Kovalev has struggled the most with crafty and/or athletic movers, where he has struggled at all. Campillo’s slick movement got Campillo nothing but knocked out, for instance. Cedric Agnew’s defensive-mindedness and athleticism made it so he lasted seven rounds, by contrast. And Boone, who held Kovalev to a split decision the first time, isn’t without veteran savvy, not that it helped him much in the rematch. Kovalev has a few tools for handling this sort: relentlessness, for one; a sharp jab, for another; and feints and combination punches, for yet another. A fake combo set up Agnew for the first Kovalev knockdown. When he struggles, it’s in part because he’s slow of hand and foot, and timing only goes so far there. He also can be backed up, frozen and countered. At times, Kovalev didn’t attack Agnew until he was sitting with his back to the ropes for three seconds or more.
Hopkins isn’t going to sit around with his back on the ropes. He is, at times, going to try to back up Kovalev. Everything Hopkins does in the ring is aimed at freezing his opponent’s offense and leaving a sliver of an opening for a scoring punch or two, usually a lead right hand. The freezing involves feints, it involves making himself hard to hit with his tucked in chin and high gloves, it involves excessive clinching, it involves more movement than anyone his age has a right to do and it involves constant, unpredictable changes of direction. All of that frustrates the piss out of his opponents, as does his dizzying array of never-penalized fouls, and the more he frustrates his opponents, the more Hopkins seizes the advantage.
The people who have beaten Hopkins since his career debut all fit the same description: long and fast. Only two men have definitively beaten Hopkins, even — a prime Roy Jones, Jr. and Chad Dawson. Joe Calzaghe and Jermain Taylor just eked by. What, exactly, does Kovalev have in common with any of those men?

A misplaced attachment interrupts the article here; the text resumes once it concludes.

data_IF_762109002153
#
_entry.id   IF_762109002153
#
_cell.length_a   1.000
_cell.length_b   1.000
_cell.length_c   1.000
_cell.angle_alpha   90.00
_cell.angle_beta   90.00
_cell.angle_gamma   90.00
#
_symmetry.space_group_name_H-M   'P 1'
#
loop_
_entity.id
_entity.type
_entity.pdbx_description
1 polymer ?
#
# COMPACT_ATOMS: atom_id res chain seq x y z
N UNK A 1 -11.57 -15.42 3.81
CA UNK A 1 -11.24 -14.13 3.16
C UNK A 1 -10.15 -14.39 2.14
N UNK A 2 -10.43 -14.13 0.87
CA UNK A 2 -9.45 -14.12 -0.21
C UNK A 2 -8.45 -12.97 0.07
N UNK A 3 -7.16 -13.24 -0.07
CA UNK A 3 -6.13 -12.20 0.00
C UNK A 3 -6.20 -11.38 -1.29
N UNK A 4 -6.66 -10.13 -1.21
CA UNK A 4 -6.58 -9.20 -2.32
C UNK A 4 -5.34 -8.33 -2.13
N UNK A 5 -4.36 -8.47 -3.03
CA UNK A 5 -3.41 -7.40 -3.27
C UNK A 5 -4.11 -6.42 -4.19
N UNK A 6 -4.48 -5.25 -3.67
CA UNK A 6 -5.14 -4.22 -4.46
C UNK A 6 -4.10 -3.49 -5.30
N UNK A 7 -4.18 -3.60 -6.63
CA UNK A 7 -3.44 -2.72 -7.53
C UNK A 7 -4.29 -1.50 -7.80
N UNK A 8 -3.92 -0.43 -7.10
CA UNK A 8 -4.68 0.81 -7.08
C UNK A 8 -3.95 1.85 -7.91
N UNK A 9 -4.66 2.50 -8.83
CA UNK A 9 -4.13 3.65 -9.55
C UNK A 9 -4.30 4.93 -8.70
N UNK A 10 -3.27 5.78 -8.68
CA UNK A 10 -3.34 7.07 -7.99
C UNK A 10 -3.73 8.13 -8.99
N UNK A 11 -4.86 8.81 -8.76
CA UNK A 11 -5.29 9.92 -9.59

One could retort that Kovalev doesn’t need to be like Jones, Dawson, Calzaghe or Taylor; he just needs to be the most well-mixed big and smart power puncher Hopkins has faced, and to be it against an older version of Hopkins than ever. He does have a tendency to make sure referees see when he is fouled, does Kovalev, so maybe he can take that weapon away from Hopkins. He does have John David Jackson in his corner, who knows some of Hopkins’ best tricks from when they used to spar, and savvy Glen Johnson (another Hopkins victim) will be around offering advice, too. Jackson has preached the right message: Don’t respect Hopkins, go after him.
But it won’t be enough. Kovalev has the kind of power that can change a fight instantly, and knows how to use it. Hopkins has the style to beat him anyway, and while he hasn’t knocked anyone out in forever, he tends to earn respect with what power he has. That’s what he’ll do — beat Kovalev — by a unanimous decision that’s not quite the cinch it was against recent light heavyweight conquests.